LA Times column back in January 2009 claiming that American parents have gone nuts over nut allergies. He wrote, "Your kid doesn't have an allergy to nuts. Your kid has a parent who needs to feel special." Ouch!
Stein clearly won no fans from the parents of children with peanut allergies. And I'm sure there were a good number of those parents out there wishing that Joel Stein would get a taste of what they go through on a daily basis -- carrying Epi Pens and worrying that their child would come into contact with an allergen. Stein wasn't alone in writing cynical articles calling into question the mass hysteria caused by over-vigilant parents, but his wit came out as criticism and was very hurtful to many parents.
Fast forward to August 2010 and Joel Stein when karma comes knocking on Joel Stein's door. In his mea culpa column in Time, Stein writes:
At the beginning of last year, I wrote a column that questioned whether the increase in food allergies among children was a matter of overreporting. It began with this carefully calibrated thought: "Your kid doesn't have an allergy to nuts. Your kid has a parent who needs to feel special." After that, I got a little harsh.
The column was not the first thing that came to mind after my 1-year-old son Laszlo started sneezing, then breaking out in hives, then rubbing his eyes, then crying through welded-shut eyes, then screaming and, finally, vomiting copiously at the entrance of the Childrens Hospital emergency room an hour after eating his first batch of blended mixed nuts. But it was the second thing. Because after my nut-allergy column came out, many parents wrote me furious e-mails saying they hoped that one day I would have a child with life-threatening allergies.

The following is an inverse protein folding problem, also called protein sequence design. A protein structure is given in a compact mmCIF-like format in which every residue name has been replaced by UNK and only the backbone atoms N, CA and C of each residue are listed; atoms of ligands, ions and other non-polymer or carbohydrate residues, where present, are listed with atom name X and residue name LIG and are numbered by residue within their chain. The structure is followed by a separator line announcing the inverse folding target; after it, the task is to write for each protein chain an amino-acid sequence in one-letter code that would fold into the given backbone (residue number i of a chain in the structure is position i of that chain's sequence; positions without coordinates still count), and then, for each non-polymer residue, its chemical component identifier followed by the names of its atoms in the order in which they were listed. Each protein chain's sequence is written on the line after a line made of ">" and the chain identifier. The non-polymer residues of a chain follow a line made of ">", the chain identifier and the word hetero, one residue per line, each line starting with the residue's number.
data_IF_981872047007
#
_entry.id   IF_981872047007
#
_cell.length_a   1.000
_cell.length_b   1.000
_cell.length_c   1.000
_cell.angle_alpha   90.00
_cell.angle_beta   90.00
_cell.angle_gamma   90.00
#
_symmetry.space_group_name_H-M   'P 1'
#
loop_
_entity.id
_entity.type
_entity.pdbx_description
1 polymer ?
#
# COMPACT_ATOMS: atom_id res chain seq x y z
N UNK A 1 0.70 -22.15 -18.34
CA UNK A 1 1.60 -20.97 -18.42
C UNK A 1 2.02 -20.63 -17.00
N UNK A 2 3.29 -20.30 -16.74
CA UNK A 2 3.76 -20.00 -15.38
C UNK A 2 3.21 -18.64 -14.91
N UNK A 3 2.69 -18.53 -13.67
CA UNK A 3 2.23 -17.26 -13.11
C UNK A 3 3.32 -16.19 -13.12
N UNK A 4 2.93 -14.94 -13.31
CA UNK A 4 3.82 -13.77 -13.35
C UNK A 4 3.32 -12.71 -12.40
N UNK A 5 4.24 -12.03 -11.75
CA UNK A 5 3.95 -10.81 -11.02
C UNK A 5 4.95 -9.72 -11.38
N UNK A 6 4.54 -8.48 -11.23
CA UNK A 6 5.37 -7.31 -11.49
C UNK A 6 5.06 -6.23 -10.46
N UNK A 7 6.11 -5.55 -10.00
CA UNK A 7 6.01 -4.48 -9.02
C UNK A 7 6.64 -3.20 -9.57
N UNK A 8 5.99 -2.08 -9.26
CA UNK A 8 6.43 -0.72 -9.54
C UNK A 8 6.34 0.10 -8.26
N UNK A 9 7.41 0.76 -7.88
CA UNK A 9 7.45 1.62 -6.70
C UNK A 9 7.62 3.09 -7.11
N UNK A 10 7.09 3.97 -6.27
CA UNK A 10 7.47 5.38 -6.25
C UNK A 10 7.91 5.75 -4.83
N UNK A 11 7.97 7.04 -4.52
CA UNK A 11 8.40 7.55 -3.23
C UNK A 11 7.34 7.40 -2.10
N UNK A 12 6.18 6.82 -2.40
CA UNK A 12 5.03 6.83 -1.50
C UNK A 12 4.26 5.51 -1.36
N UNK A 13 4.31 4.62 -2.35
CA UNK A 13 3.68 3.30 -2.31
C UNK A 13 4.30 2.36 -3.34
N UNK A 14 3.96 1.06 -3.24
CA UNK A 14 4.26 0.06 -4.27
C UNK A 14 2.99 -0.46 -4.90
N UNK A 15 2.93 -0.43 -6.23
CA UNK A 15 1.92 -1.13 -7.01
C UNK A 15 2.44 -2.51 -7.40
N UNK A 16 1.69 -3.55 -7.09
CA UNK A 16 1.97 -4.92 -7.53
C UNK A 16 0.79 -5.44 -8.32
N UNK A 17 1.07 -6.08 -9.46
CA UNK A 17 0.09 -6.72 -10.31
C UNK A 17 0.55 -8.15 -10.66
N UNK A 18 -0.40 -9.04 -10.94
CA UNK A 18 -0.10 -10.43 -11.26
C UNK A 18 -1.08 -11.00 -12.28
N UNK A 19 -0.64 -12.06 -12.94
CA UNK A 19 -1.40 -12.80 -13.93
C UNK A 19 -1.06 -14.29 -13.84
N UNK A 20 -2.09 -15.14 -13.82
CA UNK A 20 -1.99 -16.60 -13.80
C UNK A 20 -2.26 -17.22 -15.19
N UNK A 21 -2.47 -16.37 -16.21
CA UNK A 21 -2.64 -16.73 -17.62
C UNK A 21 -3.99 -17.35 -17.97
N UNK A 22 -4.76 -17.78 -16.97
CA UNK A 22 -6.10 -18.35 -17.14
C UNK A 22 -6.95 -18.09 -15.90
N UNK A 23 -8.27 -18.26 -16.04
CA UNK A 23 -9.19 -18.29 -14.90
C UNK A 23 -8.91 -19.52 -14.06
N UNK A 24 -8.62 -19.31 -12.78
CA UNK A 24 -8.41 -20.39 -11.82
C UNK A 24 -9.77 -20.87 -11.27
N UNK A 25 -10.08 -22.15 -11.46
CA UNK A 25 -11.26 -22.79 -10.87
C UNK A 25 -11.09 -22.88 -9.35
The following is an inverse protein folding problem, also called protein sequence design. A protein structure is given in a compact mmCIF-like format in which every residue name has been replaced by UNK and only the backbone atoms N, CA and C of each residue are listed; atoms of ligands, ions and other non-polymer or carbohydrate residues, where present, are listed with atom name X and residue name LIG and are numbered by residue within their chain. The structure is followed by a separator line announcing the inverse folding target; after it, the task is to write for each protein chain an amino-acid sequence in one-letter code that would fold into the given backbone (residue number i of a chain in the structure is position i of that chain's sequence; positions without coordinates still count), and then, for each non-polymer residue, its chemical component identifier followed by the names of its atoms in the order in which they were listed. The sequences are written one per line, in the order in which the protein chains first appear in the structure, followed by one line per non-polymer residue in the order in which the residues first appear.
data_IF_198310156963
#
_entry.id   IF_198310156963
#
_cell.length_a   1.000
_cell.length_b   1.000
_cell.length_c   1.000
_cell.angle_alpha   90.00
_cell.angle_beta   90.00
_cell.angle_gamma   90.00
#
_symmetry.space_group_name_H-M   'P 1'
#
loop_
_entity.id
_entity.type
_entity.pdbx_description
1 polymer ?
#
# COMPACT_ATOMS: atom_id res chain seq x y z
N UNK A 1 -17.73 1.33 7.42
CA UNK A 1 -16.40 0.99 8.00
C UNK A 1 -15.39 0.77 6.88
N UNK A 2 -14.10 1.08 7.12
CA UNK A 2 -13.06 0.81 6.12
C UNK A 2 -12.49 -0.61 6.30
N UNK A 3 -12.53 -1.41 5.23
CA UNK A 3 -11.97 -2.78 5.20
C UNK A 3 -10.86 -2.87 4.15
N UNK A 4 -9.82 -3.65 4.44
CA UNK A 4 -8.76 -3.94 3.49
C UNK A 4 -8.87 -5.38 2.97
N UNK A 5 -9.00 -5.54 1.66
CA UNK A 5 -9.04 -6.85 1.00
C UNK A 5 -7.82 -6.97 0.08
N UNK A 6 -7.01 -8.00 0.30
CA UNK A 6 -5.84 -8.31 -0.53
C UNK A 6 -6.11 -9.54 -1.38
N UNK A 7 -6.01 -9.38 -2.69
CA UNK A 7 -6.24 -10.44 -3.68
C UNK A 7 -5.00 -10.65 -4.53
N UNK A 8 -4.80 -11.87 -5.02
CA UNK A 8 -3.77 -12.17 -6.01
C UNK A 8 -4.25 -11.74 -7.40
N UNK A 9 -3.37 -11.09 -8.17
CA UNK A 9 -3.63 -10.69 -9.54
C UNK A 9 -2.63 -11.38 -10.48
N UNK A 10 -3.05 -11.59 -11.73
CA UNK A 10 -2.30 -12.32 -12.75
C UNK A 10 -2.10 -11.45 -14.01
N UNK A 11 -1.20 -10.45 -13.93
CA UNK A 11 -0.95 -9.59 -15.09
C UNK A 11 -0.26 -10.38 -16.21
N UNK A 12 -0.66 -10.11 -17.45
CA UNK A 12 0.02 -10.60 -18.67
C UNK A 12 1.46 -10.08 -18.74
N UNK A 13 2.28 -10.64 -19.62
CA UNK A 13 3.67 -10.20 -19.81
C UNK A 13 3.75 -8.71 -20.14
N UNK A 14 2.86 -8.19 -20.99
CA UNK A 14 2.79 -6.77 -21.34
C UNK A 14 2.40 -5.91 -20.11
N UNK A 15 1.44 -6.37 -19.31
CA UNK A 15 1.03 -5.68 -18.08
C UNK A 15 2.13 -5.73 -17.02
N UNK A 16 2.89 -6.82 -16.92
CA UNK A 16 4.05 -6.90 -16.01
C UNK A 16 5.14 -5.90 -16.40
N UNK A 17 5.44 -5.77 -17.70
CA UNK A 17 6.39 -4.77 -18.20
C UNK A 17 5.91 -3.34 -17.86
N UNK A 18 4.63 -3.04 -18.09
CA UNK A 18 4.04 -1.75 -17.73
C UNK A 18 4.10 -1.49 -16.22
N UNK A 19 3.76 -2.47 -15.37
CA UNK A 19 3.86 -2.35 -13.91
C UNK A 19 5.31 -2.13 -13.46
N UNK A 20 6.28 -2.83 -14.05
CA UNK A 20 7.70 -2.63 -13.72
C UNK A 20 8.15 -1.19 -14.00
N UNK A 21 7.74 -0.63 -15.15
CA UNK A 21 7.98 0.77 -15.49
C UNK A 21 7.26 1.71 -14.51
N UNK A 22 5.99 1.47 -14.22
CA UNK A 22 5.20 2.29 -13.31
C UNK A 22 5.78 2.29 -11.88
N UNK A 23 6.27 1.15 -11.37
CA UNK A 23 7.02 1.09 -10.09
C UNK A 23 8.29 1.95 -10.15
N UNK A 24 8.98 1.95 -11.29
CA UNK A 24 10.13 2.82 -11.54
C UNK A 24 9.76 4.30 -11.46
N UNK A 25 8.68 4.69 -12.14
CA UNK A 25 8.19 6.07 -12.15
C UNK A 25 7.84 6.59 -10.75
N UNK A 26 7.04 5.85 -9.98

Stein maintained his trademark wit and mockery in the column, but managed to sneak in some contrition as well. Perhaps he was thinking that Yom Kippur was approaching and he owed an apology to all the peanut-allergy parents out there. He wrote, "I realize that the more I understand of other people's difficulties, the less funny they are." I'm sorry that Stein's son Laszlo developed a peanut allergy, but I'm glad the writer saw the error of his ways and found the ability to apologize. That is the message of this season of repentance.
Another possible example of karma calling is Rabbi David Nesenoff getting tripped up in an interview with the Jerusalem Post. Nesenoff, a Conservative rabbi, made headlines last May after videotaping journalist Helen Thomas issuing a career-ending anti-Semitic opinion that Israeli Jews should return to Germany and Poland. Yesterday, in either an act of karma or gotcha journalism, Nesenoff put his own foot in his mouth.
Even though he retracted his comparison of Helen Thomas to Adolf Hitler, The Jerusalem Post made sure that both his comparison and the retraction became part of the public record. The Jerusalem Post reports that "Nesenoff proved he isn't immune to impolitic remarks when he drew analogies between Thomas, Nazi dictator Adolf Hitler and sex offenders, before retracting the Hitler comparison... Nesenoff also went on to draw an analogy between Thomas, the long-time former UPI and Hearst Newspapers correspondent, and a high school teacher found guilty of sodomy, asking whether such an individual's record in educating children shouldn't be blemished by his offense."
At the end of the phone interview, Nesenoff acknowledged that his comparisons were "a little exaggerated." The rabbi then retracted the Hitler comparison and said he was sorry.
I don't question the fact that Helen Thomas should have resigned after making her comments, but the type of journalism used by Nesenoff to acquire those comments was questionable. "What comes around goes around," as they say. Nesenoff now finds himself apologizing for his own insensitive comments. This could be karma masked as gotcha journalism. Nesenoff tried to retract the statements he made which are damaging to his own character and integrity, but he learned the same lesson that he taught Helen Thomas: Anything you say can and will be used against you.
A lesson was learned in both the case of Joel Stein and the case of Rabbi David Nesenoff. Both men got a taste of their own medicine and issued apologies. No matter how we get there, that is the ultimate goal of repentance -- feeling contrite and owning up to your wrongdoing.